I love live albums. When I say live, I mean live with as little studio interference as possible. Check out my post “When is Live Really Live?”
There are a lot of great live albums I won’t talk about here — albums like “Live and Dangerous” by Thin Lizzy, “Live Bullet,” by Bob Seger, “Frampton Comes Alive” by Peter Frampton, and “Alive” by KISS. Anybody who digs live records knows about those. There are, of course, lots of other live albums of this caliber I could mention, but instead I’ll get on with the albums I came to talk about. These live albums are excellent, if maybe a little underrated. I could be wrong. Maybe they’re more well known and respected than I know. One thing you’ll notice about most of these albums is that they’re fairly short as live albums go. You’ll also get a sense, if you listen to them, that there is very little studio interference. The point is, if you like listening to live stuff, you won’t go wrong with these.
All Night Long (Sammy Hagar) – I’ll start off with a pair of Sammy Hagar albums. The first, “All Night Long,” titled “Loud and Clear” in the UK, is a kick ass live album that starts out fast with Sammy’s signature song “Red” and doesn’t let up. Sammy busts through classics like “Rock ‘n’ Roll Weekend,” “Turn up the Music,” and “Reckless,” plus his version of a song he wrote (and Rick Springfield made famous), “I’ve Done Everything for You.” He polishes it off with “Bad Motor Scooter.” Non-stop Sammy goodness from start to finish.
Live 1980 (Sammy Hagar) – This killer album rocks with the same intensity of “All Night Long,” but features tracks a little bit newer. Awesome stuff like “Trans-Am (Highway Wonderland),” “Love or Money,” “Plain Jane,” and “This Planet’s on Fire (Burn in Hell)” make this album a classic. “All Night Long” and “Live 1980” combined would make a seriously awesome live Sammy Hagar album.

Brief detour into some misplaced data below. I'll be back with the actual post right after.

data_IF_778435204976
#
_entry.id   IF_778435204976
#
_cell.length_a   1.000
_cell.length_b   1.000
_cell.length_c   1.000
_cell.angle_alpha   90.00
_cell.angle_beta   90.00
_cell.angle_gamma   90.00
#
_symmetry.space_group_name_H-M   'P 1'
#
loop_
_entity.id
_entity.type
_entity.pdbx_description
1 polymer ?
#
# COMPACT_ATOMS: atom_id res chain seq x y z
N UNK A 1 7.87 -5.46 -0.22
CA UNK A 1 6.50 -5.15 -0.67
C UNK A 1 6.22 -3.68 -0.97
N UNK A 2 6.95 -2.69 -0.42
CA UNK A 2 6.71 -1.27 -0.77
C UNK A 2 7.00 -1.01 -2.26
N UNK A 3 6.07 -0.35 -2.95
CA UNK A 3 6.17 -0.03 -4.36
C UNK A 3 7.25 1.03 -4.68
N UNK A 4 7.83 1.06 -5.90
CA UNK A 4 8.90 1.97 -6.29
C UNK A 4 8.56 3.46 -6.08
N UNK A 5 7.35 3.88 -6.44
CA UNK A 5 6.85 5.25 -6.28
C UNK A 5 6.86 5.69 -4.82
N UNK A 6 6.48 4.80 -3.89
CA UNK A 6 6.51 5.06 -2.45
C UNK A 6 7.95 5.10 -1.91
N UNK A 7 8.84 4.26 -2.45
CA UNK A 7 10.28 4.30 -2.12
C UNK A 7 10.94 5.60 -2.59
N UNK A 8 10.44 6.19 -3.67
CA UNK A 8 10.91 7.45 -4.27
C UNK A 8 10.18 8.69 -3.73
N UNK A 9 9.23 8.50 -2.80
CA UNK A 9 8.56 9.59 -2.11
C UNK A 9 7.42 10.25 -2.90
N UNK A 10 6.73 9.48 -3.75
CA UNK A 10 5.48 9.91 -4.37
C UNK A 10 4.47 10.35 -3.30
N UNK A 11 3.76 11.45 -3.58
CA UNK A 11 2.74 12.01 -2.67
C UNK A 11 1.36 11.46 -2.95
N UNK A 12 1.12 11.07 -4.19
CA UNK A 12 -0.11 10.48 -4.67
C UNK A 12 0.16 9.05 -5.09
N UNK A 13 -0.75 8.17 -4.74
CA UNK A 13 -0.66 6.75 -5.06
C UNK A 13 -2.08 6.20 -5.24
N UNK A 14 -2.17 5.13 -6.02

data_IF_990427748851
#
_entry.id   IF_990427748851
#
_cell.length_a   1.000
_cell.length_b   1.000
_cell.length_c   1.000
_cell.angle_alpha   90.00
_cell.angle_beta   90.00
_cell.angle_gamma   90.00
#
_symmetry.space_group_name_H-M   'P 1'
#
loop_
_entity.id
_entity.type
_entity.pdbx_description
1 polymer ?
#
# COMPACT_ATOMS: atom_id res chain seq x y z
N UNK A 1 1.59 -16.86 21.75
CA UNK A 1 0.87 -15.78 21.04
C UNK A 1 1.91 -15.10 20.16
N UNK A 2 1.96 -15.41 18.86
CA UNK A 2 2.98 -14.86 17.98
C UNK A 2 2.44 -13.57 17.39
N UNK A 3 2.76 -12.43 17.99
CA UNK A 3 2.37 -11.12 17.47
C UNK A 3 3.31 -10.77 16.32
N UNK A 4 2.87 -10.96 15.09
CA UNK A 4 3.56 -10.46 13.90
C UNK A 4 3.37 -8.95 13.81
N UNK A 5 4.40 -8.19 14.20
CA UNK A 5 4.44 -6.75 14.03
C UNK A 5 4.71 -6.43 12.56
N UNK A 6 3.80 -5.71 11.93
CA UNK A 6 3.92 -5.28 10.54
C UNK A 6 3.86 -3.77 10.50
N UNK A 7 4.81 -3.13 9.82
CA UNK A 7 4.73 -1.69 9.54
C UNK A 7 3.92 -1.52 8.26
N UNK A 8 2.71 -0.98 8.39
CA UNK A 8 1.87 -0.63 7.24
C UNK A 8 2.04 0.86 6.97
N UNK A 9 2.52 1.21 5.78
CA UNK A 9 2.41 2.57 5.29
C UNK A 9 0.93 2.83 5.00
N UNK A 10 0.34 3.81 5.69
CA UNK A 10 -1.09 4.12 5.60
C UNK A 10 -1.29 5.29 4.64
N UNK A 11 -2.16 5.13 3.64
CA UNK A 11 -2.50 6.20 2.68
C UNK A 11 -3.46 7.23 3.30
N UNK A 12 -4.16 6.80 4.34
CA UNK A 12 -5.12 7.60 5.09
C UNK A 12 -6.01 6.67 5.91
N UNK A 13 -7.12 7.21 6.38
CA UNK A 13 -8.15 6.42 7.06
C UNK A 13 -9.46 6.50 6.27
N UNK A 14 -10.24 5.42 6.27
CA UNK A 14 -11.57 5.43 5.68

Live Train to Heartbreak Station (Cinderella) – This is a great sounding live album by Cinderella that only features six songs, but every one of them is a winner. “The More Things Change,” “Somebody Save me,” “Heartbreak Station,” “Don’t Know What You Got (Till It’s Gone),” “Gypsy Road,” and “Shake Me” offer up a nice balance of ballads and rockers and make this a live album worth hearing.
Alive and Screamin’ (Krokus) – While there are only nine tracks of metal goodness here, the sound and energy of the album are top notch. “Midnite Maniac,” “Bedside Radio,” “Screaming in the Night,” and “Stayed Awake all Night” are some of the fine Krokus cuts here.
Intensities in 10 Cities (Ted Nugent) – This is an odd one. None of the live recordings on this album were released on any studio album by Nugent. The album is comprised of ten new songs performed on ten dates of Ted’s 1980 tour. None of the songs are particularly awesome, but they are a lot of fun, and really, what else do you do at a Ted Nugent concert but have fun? Cool concept and definitely worth owning.
Live (Foghat) – I’ve extolled the brilliant points of this album before, but let me do it again. I don’t really think it was underrated that much in its heyday, but it’s worth reminding you about, you know, just in case you forgot. Only six songs, but they are classic Foghat performed like only Foghat can do it. “Fool for the City,” “Home in My Hand,” “I Just Want to Make Love to You,” “Road Fever,” “Honey Hush,” and the ever- sweet sounds of “Slow Ride.” Yeah, I think you get it.
Bring ‘Em out Live – (Firehouse) – Firehouse is known for their ballads, and they have some pretty cool up tempo stuff too. This one has everything from “When I Look into Your Eyes” and “Love of a Lifetime” to “All She Wrote” and “Don’t Treat Me Bad.” Great songs and great production make this a fine live recording.
Still Life (The Rolling Stones) – This album is short and sweet. It was recorded during their 1981 American Tour and features a handful of recognizable tunes, including “Start Me Up,” “Shattered,” “Let’s Spend the Night Together,” “Time is on My Side,” “Just My Imagination,” and “(I Can’t Get No) Satisfaction.” The performances are not the best they’ve ever done, but the energy and honesty make up for it.
If You Want Blood, You’ve Got It (AC/DC) – Classic AC/DC from the Bon Scott era. This is a killer live album that feels like the real deal. “Riff Raff,” “Whole Lotta Rosie,” “Bad Boy Boogie,” Problem Child,” “Hell Ain’t a Bad Place to Be,” “High Voltage,” “Rock ‘n’ Roll Damnation,” and “Let There Be Rock” are just a few of the awesome tunes on this high-energy dose of AC/DC madness.
I bet you’ve got your favorites. What are they?